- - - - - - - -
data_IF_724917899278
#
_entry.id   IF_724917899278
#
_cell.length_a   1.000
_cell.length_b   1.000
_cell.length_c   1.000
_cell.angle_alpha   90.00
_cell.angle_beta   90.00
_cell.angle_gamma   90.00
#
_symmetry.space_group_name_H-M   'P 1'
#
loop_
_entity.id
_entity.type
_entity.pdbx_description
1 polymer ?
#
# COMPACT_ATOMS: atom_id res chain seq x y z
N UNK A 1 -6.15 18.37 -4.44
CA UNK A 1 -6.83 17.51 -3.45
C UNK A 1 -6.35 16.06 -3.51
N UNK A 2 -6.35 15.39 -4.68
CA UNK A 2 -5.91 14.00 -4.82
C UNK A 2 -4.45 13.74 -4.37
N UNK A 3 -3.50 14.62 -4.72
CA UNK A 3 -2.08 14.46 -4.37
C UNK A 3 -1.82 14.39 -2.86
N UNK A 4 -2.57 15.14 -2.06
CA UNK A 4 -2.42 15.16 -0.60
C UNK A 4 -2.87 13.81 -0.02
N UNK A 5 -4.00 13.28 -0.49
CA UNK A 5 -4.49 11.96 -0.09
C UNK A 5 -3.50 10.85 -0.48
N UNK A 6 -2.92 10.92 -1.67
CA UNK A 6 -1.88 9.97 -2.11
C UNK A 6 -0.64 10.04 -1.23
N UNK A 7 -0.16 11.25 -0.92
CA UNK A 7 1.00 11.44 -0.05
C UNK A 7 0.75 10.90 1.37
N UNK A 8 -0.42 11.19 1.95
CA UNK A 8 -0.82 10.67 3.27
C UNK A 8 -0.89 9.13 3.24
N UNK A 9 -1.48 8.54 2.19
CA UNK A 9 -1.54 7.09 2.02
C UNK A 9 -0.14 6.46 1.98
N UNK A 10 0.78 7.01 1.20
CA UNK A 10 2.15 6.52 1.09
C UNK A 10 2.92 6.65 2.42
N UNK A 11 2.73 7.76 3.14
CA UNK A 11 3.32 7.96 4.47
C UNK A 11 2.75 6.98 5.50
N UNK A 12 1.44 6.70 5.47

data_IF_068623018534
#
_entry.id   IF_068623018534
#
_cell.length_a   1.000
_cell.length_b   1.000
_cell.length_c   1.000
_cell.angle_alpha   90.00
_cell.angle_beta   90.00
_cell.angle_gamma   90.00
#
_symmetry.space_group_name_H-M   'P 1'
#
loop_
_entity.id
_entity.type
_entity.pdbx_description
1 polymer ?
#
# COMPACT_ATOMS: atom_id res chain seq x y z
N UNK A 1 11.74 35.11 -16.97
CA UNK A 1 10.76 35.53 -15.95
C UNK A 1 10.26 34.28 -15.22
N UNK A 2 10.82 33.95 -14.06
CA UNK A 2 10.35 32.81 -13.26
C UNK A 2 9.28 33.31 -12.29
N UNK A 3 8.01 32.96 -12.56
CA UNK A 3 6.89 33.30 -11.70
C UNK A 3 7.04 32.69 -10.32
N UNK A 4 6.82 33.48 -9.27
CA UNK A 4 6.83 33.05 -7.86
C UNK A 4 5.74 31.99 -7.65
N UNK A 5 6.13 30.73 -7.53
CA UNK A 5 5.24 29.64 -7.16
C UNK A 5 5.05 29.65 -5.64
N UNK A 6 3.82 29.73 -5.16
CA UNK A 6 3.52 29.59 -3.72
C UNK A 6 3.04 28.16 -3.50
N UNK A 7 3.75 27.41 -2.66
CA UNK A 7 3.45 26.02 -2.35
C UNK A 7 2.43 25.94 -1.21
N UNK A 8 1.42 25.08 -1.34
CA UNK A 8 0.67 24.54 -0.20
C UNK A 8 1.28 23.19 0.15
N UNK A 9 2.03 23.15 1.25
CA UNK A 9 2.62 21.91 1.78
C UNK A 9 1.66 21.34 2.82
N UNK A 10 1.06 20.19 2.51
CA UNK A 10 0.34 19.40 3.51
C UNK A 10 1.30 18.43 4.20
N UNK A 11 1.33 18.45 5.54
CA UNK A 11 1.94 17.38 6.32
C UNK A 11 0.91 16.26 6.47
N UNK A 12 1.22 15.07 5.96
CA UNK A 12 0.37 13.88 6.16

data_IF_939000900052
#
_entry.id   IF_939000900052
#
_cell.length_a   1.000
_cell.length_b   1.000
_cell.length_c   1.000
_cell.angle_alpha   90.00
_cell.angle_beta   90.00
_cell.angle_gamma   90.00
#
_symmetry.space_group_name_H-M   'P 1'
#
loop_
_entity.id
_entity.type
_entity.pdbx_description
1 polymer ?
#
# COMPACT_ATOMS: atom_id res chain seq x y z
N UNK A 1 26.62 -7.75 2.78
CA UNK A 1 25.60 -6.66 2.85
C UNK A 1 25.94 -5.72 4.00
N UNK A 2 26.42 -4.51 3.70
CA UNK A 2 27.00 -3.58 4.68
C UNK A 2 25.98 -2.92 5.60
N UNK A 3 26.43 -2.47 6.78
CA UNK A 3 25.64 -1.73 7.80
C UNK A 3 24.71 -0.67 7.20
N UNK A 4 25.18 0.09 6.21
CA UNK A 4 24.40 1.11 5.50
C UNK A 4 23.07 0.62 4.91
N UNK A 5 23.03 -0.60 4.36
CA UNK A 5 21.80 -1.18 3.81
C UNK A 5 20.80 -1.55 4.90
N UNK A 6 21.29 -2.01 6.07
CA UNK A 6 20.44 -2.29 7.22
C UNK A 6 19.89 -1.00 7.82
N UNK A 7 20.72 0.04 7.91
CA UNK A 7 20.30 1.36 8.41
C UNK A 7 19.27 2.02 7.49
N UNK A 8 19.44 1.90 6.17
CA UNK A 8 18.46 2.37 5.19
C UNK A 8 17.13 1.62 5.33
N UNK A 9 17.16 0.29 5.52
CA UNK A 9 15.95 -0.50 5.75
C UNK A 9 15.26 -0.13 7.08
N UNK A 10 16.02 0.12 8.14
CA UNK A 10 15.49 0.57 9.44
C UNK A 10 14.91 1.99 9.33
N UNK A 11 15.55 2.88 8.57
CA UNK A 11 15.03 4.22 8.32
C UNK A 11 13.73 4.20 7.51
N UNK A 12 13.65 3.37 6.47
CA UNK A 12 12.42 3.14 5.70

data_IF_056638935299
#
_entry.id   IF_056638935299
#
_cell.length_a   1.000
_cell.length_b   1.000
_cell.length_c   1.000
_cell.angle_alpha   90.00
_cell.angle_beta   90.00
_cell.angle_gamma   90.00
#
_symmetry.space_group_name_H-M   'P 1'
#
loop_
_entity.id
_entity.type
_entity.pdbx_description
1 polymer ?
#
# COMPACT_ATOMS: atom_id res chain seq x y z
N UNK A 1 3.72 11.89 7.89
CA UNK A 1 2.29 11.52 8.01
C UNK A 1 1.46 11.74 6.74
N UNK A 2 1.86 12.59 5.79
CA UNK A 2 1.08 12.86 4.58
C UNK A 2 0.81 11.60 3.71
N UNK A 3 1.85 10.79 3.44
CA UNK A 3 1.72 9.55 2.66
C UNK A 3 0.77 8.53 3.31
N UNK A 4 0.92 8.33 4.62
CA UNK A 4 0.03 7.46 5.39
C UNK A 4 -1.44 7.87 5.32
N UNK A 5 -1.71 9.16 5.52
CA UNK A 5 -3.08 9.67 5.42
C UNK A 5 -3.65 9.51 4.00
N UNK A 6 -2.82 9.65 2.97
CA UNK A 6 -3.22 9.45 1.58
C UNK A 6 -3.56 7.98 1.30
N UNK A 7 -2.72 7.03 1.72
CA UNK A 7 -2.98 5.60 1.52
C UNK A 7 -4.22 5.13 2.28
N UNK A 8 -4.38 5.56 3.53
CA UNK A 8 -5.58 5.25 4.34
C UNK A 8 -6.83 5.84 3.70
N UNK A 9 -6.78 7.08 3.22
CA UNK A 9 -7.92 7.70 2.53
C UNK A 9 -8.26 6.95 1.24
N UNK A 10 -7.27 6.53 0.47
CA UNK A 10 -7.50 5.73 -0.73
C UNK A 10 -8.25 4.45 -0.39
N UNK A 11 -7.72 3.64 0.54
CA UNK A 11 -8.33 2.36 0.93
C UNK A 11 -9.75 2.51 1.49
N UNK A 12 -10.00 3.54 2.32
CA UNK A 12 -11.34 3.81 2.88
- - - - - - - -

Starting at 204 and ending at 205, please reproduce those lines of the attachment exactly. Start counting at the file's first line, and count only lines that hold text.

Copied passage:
CA UNK A 7 -2.98 5.60 1.52
C UNK A 7 -4.22 5.13 2.28